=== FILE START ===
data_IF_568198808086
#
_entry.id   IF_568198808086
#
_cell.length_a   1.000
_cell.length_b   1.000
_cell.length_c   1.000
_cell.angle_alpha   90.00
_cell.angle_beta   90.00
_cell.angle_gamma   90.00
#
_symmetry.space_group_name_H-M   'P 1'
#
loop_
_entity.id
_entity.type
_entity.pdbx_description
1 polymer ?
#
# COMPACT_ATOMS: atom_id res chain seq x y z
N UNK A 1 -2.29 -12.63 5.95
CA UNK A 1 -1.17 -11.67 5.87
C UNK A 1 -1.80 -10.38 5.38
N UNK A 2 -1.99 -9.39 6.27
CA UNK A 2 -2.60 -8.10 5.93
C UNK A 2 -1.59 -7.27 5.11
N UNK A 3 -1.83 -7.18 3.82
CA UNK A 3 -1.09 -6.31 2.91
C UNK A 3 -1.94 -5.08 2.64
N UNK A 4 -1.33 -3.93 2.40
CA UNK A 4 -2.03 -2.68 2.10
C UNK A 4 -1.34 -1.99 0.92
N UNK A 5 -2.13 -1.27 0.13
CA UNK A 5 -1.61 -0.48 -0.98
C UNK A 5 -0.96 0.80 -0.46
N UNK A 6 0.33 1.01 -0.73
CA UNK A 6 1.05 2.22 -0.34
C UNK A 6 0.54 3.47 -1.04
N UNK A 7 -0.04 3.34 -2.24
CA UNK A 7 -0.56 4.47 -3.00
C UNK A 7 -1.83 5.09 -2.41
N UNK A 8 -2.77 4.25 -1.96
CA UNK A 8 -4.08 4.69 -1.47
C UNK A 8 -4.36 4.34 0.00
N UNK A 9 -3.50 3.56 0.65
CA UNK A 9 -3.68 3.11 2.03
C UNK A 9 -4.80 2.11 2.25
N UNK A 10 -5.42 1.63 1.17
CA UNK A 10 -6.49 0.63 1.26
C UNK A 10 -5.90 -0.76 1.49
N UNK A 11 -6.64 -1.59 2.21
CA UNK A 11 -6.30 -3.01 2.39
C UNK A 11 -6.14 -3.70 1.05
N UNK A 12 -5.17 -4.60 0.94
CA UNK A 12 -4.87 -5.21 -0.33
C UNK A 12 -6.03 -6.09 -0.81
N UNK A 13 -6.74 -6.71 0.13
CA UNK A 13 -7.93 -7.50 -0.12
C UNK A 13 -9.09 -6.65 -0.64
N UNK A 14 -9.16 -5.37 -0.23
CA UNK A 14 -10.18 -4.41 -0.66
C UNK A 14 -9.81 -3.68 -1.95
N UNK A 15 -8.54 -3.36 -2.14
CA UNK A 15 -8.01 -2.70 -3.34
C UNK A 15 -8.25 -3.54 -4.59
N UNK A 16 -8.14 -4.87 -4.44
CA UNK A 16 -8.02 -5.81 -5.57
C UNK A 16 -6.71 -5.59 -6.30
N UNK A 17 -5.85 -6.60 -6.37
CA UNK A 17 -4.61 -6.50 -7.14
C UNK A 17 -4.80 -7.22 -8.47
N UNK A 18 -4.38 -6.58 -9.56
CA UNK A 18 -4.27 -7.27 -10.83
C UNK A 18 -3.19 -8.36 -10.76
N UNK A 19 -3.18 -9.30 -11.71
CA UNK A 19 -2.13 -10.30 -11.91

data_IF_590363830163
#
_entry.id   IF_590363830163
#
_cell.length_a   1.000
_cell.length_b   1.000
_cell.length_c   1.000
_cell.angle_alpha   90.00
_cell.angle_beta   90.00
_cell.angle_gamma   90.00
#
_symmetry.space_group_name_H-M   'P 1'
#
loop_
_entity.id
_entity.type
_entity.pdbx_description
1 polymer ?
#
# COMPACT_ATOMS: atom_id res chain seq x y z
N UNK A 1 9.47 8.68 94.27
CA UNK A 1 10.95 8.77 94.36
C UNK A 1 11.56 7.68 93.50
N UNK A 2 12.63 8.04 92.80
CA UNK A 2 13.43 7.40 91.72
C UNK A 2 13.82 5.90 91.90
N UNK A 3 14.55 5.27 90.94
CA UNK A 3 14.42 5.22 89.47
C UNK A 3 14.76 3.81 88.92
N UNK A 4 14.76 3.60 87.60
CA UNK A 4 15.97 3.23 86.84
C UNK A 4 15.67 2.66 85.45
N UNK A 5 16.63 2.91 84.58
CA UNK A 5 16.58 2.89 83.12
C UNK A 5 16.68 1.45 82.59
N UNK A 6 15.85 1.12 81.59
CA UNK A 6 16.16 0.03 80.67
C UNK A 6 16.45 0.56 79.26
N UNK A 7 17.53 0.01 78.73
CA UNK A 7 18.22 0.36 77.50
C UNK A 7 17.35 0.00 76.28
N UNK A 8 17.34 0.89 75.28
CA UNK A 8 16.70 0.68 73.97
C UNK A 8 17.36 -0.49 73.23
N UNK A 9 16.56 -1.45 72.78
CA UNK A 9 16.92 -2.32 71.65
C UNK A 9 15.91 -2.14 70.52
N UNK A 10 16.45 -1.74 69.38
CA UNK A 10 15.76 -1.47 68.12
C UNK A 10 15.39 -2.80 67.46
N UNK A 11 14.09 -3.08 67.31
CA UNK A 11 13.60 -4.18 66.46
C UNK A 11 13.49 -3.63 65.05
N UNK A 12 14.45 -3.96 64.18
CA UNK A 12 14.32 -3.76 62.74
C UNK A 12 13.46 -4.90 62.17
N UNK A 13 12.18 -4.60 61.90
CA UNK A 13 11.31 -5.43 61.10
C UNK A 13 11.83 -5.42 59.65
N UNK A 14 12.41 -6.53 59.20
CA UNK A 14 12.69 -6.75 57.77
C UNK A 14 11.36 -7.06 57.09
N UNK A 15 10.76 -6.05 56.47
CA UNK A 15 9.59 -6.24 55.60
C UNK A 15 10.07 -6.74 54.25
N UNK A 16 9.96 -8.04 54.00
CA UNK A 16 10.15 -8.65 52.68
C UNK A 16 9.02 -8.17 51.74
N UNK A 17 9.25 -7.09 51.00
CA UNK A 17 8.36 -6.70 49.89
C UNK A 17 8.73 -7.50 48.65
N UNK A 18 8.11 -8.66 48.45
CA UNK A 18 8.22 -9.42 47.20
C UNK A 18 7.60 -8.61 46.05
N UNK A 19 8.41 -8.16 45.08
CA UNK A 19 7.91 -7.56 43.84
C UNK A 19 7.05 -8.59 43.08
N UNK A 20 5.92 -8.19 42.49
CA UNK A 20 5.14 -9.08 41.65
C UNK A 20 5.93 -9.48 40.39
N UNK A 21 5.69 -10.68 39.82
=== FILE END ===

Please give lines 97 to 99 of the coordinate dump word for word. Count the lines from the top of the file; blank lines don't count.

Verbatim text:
N UNK A 1 9.47 8.68 94.27
CA UNK A 1 10.95 8.77 94.36
C UNK A 1 11.56 7.68 93.50